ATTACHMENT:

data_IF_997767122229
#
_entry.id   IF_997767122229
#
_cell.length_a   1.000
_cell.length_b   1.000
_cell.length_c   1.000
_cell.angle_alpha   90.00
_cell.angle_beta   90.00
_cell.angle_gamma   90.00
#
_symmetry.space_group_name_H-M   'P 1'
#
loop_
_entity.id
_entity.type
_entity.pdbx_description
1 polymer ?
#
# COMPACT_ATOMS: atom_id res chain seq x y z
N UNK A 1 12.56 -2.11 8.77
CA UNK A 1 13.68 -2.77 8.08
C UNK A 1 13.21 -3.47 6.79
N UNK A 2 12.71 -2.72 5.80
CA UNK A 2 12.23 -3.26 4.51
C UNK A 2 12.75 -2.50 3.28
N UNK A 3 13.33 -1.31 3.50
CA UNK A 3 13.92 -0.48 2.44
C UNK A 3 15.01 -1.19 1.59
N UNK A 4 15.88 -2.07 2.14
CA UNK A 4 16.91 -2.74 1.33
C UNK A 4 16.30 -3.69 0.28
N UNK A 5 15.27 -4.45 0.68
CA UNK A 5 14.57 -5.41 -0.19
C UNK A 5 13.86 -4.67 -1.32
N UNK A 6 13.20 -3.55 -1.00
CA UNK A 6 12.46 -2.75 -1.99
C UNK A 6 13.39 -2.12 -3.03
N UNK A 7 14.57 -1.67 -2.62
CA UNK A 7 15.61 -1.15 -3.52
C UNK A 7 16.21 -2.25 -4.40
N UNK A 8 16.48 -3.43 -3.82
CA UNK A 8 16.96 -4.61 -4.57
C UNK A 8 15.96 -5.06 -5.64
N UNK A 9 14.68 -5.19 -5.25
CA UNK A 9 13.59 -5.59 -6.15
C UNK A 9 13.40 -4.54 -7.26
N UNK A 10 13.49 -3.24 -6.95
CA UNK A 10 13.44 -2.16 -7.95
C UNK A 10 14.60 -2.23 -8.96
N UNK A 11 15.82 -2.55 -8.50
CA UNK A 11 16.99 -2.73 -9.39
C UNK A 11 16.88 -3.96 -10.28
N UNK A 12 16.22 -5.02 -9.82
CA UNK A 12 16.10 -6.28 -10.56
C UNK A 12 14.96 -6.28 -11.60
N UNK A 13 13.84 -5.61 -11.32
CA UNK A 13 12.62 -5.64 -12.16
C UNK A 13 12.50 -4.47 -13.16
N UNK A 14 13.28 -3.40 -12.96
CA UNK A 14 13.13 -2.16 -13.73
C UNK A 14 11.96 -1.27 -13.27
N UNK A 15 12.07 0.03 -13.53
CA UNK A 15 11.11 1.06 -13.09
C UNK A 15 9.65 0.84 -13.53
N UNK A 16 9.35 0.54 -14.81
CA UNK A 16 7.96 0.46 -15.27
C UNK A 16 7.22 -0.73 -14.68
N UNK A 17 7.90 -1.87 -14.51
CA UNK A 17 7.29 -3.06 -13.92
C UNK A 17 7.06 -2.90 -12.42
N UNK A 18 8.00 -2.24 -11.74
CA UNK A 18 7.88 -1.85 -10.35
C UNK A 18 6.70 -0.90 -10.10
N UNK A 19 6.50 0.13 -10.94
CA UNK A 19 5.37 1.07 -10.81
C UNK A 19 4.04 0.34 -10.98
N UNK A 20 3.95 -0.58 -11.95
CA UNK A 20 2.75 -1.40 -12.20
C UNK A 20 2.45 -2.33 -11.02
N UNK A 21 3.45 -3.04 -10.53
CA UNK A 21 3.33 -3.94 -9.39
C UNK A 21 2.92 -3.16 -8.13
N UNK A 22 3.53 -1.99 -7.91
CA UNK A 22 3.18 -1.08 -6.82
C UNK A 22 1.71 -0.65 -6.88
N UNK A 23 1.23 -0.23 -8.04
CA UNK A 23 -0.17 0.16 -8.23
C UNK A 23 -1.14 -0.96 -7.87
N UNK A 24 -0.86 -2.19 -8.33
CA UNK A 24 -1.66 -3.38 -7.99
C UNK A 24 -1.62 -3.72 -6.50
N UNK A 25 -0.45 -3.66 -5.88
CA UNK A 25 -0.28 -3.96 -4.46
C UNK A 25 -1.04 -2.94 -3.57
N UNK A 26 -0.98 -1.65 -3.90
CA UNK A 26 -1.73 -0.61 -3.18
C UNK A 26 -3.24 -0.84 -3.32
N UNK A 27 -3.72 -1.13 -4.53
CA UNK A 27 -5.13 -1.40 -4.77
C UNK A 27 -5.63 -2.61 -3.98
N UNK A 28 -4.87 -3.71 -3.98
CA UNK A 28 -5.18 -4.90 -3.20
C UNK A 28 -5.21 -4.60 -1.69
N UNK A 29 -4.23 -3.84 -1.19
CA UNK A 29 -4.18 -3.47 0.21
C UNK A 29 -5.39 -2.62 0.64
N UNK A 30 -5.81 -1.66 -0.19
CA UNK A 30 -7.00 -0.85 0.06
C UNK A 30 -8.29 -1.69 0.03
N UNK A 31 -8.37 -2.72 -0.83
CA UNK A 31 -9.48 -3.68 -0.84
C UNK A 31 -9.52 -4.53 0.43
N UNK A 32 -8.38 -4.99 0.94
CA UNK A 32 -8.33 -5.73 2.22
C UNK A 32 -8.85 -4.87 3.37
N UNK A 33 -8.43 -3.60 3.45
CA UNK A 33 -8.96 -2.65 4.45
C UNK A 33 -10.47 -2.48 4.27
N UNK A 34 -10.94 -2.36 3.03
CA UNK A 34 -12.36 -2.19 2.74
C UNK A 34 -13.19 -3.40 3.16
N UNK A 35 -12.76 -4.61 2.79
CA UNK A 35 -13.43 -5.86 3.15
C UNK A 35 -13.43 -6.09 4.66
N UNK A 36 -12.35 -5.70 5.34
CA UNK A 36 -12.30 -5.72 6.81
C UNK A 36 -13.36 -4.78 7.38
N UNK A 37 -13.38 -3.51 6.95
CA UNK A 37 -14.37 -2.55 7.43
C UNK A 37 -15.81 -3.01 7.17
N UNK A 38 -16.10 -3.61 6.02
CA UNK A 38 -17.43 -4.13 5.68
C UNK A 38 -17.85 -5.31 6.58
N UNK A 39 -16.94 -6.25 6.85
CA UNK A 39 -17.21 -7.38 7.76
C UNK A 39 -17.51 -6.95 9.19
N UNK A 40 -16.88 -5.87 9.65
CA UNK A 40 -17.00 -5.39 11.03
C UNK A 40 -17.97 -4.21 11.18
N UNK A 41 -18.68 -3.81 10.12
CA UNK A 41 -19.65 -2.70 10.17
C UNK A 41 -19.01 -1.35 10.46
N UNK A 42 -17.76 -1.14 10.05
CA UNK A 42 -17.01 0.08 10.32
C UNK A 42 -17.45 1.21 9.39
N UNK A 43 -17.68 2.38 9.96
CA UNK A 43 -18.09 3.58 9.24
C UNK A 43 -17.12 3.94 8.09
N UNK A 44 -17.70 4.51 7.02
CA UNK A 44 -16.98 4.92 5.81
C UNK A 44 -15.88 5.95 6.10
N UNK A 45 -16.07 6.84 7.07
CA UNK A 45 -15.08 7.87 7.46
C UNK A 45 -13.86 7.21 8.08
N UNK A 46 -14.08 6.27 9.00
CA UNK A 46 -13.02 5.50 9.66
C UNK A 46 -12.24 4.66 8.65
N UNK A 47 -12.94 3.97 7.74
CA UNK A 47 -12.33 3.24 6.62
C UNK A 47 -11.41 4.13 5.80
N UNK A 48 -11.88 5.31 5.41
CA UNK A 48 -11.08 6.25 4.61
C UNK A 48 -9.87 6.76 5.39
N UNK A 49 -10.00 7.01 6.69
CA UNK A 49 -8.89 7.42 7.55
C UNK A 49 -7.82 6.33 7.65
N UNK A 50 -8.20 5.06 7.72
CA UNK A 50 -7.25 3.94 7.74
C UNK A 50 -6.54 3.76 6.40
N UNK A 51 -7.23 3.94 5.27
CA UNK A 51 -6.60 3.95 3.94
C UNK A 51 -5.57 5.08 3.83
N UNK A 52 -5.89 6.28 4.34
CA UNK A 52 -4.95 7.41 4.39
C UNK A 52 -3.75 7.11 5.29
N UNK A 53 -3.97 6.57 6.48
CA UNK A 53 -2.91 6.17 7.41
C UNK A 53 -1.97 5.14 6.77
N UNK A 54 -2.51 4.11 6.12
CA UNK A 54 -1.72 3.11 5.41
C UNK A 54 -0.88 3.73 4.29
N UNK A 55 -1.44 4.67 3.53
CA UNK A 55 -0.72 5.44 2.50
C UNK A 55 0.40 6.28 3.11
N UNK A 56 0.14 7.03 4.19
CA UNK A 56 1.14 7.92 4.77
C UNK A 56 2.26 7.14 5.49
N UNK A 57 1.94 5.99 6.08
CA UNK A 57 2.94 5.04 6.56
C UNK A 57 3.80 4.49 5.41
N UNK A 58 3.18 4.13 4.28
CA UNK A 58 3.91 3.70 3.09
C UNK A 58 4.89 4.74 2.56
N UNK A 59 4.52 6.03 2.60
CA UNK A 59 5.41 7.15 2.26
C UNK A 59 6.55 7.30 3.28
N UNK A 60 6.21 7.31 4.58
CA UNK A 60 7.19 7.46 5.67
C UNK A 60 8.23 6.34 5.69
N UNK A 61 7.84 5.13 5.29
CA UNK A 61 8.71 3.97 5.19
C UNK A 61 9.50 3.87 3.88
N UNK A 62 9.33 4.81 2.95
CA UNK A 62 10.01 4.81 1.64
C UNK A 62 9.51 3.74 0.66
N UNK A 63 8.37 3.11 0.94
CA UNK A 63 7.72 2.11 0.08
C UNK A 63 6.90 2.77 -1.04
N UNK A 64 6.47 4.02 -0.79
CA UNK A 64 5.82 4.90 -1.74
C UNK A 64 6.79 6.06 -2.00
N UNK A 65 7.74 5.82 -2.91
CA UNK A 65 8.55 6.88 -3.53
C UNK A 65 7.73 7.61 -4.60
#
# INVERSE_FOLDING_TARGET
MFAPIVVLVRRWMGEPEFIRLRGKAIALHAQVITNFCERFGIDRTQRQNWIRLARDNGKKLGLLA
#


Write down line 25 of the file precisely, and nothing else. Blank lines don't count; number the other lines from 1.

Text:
CA UNK A 2 12.23 -3.26 4.51